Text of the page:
The /etc/systemd/system/ directory is reserved for unit files created or customized by the system administrator.
sudo nano /etc/systemd/system/unit_name.type_extension
Since I needed a system-level service I used type_extension = service
sudo nano /etc/systemd/system/myservice.service
  • Unit files typically consist of three sections:
    [Unit] — contains generic options that are not dependent on the type of the unit.
    [unit type] — if a unit has type-specific directives, these are grouped under a section named after the unit type.
    [Install] — contains information about unit installation used by systemctl enable and disable commands. In my case the “unit type” is “service”, so the file looks like this
Description=My Always-on Service
ExecStart=/usr/bin/env HOST=<hostName> PORT=<port> /usr/bin/go run ${APP_PATH}/app.go

Unit files do not like relative paths, so make sure you use absolute paths to point to the executables.

  • When a unit file was ready I run next two commands
sudo systemctl daemon-reload // always run this command after you created a new unit file or modified an existing unit file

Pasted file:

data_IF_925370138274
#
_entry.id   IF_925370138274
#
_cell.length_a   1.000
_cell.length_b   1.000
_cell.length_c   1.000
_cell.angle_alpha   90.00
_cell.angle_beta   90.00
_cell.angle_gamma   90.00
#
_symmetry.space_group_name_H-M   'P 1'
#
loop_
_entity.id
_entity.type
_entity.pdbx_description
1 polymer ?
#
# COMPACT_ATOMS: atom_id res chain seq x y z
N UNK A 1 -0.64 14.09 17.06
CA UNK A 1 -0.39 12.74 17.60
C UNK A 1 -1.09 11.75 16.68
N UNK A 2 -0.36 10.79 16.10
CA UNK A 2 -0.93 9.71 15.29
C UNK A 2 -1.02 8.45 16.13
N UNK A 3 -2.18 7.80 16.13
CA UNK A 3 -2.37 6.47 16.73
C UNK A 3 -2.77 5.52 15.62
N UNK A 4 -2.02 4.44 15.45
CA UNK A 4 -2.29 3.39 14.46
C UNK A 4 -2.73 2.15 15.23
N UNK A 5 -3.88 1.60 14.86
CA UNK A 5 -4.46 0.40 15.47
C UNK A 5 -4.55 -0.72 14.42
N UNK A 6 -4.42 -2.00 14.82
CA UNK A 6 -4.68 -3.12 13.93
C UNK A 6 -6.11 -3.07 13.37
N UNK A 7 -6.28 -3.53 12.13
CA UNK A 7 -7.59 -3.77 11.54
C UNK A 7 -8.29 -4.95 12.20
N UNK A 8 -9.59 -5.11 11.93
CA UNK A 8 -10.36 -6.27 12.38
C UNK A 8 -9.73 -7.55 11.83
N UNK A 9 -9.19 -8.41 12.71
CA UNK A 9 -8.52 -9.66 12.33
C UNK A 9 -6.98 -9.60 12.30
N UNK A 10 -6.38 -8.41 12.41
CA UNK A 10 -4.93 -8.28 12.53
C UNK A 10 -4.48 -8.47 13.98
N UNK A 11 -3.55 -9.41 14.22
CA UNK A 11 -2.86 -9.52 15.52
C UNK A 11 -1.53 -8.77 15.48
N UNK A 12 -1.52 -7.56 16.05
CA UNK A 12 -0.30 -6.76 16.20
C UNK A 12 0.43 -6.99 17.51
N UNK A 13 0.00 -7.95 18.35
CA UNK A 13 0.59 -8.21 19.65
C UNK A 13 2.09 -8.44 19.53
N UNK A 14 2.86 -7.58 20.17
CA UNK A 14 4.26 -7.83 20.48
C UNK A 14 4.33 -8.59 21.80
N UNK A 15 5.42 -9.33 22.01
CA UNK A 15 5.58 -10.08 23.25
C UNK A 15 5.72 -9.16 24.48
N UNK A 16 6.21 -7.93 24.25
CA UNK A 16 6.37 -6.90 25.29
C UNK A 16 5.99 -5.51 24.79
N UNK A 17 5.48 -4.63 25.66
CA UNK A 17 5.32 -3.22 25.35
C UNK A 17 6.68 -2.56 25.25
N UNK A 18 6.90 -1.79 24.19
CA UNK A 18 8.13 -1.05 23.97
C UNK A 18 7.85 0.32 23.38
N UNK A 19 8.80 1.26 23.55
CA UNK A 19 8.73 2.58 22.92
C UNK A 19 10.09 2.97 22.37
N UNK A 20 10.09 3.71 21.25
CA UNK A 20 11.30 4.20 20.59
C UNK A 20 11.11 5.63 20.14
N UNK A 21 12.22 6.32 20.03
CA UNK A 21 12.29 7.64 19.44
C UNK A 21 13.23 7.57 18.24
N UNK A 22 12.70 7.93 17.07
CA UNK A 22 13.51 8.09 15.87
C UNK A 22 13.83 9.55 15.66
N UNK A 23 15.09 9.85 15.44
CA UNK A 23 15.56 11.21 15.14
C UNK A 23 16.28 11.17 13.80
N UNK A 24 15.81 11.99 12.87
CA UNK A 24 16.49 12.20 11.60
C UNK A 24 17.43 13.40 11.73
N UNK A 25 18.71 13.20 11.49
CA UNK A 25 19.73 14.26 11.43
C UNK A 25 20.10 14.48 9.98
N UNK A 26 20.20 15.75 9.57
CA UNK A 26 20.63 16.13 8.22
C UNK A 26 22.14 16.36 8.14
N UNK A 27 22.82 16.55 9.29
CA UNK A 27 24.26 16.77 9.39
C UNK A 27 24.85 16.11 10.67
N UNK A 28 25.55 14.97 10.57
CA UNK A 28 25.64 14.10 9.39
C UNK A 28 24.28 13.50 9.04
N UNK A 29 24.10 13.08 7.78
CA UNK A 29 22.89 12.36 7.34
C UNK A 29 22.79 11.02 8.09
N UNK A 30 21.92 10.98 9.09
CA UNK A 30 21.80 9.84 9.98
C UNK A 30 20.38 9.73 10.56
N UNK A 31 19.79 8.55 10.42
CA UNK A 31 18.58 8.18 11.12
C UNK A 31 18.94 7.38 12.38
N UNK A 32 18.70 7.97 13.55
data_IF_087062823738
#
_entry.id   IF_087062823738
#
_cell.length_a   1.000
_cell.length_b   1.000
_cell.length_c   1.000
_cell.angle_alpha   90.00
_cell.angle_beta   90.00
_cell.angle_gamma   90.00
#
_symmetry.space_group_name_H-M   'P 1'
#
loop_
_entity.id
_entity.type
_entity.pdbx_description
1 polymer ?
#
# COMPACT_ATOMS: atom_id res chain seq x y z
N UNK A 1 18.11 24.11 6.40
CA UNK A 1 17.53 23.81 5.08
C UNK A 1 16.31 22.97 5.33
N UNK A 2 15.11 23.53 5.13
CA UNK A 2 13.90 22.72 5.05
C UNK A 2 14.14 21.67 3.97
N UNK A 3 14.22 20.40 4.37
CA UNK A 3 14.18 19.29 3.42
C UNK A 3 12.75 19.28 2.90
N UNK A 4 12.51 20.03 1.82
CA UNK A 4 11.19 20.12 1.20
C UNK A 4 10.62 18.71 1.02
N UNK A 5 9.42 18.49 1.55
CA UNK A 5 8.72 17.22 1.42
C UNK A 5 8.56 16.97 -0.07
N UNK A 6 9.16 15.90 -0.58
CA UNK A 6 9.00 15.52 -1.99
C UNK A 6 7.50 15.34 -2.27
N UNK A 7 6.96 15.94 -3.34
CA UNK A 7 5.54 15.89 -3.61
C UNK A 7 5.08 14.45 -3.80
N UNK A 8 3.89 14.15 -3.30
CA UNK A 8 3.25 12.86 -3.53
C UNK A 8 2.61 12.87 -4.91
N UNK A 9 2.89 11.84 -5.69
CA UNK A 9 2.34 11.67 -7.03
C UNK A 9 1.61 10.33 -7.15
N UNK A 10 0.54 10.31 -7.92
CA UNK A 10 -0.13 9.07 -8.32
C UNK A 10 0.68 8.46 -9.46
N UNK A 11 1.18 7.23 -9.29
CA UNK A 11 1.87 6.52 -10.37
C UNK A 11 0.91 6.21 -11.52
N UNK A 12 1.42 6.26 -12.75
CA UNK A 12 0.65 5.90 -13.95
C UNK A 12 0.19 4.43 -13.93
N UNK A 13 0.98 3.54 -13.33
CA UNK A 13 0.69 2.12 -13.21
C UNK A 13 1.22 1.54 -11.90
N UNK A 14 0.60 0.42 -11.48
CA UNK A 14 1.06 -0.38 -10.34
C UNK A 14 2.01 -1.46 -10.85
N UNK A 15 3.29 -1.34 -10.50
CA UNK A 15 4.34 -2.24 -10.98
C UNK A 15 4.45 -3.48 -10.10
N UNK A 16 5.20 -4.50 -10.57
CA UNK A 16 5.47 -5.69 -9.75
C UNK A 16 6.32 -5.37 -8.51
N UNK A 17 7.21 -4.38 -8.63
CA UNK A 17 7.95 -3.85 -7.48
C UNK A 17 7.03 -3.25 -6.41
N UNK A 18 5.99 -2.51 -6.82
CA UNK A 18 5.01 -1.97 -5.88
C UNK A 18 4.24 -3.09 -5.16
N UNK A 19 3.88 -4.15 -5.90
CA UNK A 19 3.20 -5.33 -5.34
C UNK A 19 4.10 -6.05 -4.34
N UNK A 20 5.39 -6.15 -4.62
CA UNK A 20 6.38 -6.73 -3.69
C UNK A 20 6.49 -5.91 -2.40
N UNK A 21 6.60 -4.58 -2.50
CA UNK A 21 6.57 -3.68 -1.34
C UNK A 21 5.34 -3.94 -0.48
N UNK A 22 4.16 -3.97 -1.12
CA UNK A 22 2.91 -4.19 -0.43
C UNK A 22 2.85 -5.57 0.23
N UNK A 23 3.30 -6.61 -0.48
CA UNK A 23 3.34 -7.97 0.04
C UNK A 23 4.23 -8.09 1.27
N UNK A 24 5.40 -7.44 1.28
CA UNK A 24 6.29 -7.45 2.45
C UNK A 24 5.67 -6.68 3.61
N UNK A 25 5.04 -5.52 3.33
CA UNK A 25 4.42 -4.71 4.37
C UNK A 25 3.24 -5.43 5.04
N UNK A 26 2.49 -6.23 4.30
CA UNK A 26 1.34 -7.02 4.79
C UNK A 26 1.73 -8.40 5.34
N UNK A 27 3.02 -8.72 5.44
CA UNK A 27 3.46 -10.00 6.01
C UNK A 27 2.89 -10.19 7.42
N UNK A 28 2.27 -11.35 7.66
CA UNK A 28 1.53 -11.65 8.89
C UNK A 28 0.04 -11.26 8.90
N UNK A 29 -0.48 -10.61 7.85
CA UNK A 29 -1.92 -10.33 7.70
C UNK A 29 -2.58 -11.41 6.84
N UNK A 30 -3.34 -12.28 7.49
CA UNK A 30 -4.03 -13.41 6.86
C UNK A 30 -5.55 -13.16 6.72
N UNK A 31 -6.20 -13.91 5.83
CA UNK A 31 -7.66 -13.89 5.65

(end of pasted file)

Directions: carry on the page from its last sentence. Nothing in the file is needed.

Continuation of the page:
sudo systemctl start myservice.service // to start my service

The expected output is:

- myservice.service - My Always-on Service
Loaded: loaded (/etc/systemd/system/myservice.service; enabled; vendor preset: enabled)
Active: active (running) since <some date> UTC; <age>
Main PID: <pid> (go)
Tasks: <# of tasks> (limit: <limit>)
CGroup: /system.slice/myservice.service
└─3766 /usr/bin/go run /opt/src/<userId>/<projectName>/app.go

If something goes wrong next output is printed:

- myservice.service - My Always-on Service
Loaded: loaded (/etc/systemd/system/myservice.service; enabled; vendor preset: enabled)
Active: failed (Result: exit-code) since <some date> UTC; <age>
Process: <pid> ExecStart=<the command specified in the unit file>
Main PID: <pid> (code=exited, status=1/FAILURE)

To get more details you can check the Systemd logs using the “journalctl” utility

journalctl -u myservice.service

to follow the log run the same command with “-f” option

journalctl -f -u myservice.service
  • As the service was registered as a systemd service, all standard systemctl commands can be used
sudo systemctl status myservice.service // to check the status
sudo systemctl enable myservice.service // to make the service start automatically on system boot
  • Everythng seemed to be up and running, so I could check one of the endpoints of my service.
    This is based on the sample web service I provided above:
curl -I <hostName>:<port>Output:
HTTP/1.1 200 OK
Date: <date>
Content-Length: 5
Content-Type: text/plain; charset=utf-8

To summarize, in this article I

  • provided an example of a simple Go web service
  • explained how to prepare an environment for running a Go web service cloned from GitHub
  • provided several options to run a Go web service
  • explained how to setup a custom system-level service to run a Go web service

I hope you found this article useful!